This study demonstrates the capability of SMOS-derived SSS to follow both the spatial and temporal variability in Arctic and sub-Arctic regions. 

Validation of SMOS salinity maps at high latitudes against Argo floats (figure 2)show that the product has a std in the range of 0.24-0.35. SMOS and TSG SSS interannual variations are in agreement in the major features of the SSS dynamics, although, as expected, the spatial scales that are resolved by SMOS are blurred with respect to the ones resolved by TSG.

Results on the comparison of the SMOS SSS with TOPAZ, Aquarius and SMAP SSS close to two of the main rivers of the Arctic Ocean (the Mackenzie and Ob rivers) conclude that both SMOS and SMAP have great potential to routinely monitor the extension of the surface freshwater fluxes in the Arctic Ocean. 

Figure 2. Time evolution of the standard deviation of the differences between SMOS and Argo SSS (top); and the number of measurements used in the comparison (bottom). The statistics are computed for data above 50N. Every SMOS nine-day map is compared with the Argo SSS available for the same nine-day period. From Olmedo et al., 2018.

Even though the original resolution of the SMOS SSS is about 40km, the selected correlation radii are likely too large to monitor some mesoscale features of these Arctic and Sub-Arctic regions. Future improvement with smaller radii of this SMOS SSS product are aimed at reducing the error of the salinity retrievals at high latitudes.  

Finally, this study highlights also the need of implementing in situ measurements in Arctic regions both to improve assessment of the satellite products in these regions, and feed numerical models for obtaining and adjusted annual reference.  

REFERENCES

  • Argo. Argo float data and metadata from Global Data Assembly Centre (Argo GDAC). SEANOE 2000, doi:10.17882/42182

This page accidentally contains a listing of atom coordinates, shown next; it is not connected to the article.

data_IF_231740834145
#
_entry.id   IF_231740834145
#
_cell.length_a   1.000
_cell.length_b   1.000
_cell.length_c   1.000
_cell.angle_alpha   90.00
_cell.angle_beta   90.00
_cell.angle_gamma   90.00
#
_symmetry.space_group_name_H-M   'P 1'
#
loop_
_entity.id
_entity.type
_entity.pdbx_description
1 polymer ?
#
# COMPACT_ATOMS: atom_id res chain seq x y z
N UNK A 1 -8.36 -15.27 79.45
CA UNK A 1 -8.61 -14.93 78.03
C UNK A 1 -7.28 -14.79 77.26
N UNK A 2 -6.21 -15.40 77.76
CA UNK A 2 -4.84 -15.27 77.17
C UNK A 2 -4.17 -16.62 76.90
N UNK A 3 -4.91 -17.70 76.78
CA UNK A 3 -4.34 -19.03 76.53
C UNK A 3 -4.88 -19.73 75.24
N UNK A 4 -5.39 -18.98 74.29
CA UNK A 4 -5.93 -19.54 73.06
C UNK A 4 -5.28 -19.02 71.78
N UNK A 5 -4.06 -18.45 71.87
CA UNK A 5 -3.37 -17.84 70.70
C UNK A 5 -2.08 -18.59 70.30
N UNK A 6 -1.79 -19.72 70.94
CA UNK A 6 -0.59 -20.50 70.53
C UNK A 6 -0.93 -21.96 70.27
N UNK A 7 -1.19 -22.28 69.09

• Garcia-Eidell, C.; Comiso, J.; Dinnat, E.; Brucker, L. Satellite observed salinity distributions at high latitudes in the Northern Hemisphere: A comparison of four products. J. Geophys. Res. Ocean 2017, 122, 7717–7736. 
  • Jeffries, M.; Richter-Menge, J.; Overland, J.E. Arctic Report Card 2015. Technical Report, NOAA Reports. Available online: https://www.arctic.noaa.gov/Report-Card (accessed on 8th November 2018)
  • Olmedo, E.; Martinez, J.; Turiel, A.; Ballabrera-Poy, J.; Portabella, M. Debiased non-Bayesian retrieval: A novel approach to SMOS Sea Surface Salinity. Remote Sens. Environ. 2017, 193, 103–126
  • Reverdin, G.; Le Goff, H.; Tara Oceans Consortium, Coordinators; Tara Oceans Expedition, Participants. Properties of seawater from a Sea-Bird TSG temperature and conductivity sensor mounted on the continuous surface water sampling system during campaign TARA_20090913Z of the Tara Oceans expedition 2009–2013. PANGAEA 2014, doi:10.1594/PANGAEA.836924 
  •  Zhang, J.; Steele, M.; Runciman, K.; Dewey, S.; Morison, J.; Lee, C.; Rainville, L.; Cole, S.; Krishfield, R.; Timmermans, M.L.; et al. The Beaufort Gyre intensification and stabilization: A model-observation synthesis. J. Geophys. Res. Oceans 2016, doi:10.1002/2016JC012196
* SMOS (Soil Moisture and Ocean Salinity):http://marine.copernicus.eu
* TOPAZ (Towards an Operational Prediction system for the North Atlantic European coastal Zones) 
* Arctic Great Rivers project: http://www.arcticgreatrivers.org/